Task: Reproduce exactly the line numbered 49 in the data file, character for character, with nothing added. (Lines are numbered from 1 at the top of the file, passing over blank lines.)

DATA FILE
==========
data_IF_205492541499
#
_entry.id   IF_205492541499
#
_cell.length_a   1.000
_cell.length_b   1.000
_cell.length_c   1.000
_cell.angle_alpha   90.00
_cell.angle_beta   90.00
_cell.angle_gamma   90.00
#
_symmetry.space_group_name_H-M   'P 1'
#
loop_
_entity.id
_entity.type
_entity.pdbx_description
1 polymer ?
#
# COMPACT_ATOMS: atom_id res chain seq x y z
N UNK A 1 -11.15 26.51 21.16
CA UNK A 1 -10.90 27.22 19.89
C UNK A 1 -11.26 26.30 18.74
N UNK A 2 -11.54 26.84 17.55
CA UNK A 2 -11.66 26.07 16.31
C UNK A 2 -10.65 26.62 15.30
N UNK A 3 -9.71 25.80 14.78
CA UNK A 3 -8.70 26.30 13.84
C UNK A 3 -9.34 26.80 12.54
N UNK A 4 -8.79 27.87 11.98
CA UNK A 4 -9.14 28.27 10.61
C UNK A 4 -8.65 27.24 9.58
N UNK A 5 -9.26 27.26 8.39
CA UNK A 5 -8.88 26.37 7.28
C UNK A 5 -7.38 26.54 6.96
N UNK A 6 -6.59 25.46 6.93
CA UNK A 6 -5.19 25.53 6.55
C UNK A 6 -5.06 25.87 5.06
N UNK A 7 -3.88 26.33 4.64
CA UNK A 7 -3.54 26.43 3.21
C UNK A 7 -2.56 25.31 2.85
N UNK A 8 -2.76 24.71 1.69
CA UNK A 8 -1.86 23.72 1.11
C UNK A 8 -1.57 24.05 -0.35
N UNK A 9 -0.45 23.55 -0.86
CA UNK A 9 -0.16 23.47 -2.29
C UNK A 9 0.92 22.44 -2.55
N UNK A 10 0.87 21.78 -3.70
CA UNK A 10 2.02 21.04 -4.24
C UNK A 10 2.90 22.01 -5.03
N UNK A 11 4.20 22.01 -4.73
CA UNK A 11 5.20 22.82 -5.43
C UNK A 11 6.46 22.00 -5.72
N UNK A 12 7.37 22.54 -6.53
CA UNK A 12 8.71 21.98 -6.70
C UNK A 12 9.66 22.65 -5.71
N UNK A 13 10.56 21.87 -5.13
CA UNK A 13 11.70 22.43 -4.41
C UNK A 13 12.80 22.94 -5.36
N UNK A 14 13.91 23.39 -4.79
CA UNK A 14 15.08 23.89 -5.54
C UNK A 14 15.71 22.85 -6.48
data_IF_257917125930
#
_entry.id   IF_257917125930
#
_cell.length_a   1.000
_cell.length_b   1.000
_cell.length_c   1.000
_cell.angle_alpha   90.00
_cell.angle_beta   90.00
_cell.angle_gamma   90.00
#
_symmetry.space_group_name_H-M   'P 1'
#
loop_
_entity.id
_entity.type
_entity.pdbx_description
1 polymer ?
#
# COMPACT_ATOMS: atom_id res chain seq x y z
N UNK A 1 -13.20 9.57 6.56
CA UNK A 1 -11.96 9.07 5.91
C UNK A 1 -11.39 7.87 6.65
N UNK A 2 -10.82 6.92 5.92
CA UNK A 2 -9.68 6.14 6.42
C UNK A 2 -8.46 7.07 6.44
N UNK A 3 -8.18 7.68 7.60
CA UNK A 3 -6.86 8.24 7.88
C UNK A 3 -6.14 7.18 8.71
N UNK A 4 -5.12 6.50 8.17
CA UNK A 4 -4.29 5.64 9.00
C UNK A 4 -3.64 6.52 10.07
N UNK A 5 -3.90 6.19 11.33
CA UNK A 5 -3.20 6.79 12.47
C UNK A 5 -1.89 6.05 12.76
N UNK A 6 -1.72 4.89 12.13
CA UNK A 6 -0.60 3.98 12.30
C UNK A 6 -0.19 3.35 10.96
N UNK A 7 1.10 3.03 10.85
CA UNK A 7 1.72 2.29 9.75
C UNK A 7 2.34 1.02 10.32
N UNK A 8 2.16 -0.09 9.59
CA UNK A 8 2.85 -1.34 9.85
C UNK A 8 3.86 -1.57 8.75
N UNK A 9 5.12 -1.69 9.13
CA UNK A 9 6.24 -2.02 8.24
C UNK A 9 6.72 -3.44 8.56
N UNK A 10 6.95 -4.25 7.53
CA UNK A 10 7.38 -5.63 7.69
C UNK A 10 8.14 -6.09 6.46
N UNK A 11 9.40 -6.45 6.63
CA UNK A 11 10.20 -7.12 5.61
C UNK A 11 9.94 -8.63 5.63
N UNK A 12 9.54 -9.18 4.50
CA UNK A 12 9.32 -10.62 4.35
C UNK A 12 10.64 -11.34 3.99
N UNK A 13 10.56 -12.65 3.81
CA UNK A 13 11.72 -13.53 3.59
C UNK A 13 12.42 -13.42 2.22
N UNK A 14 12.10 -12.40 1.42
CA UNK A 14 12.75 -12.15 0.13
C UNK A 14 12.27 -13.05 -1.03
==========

CA UNK A 10 2.02 21.04 -4.24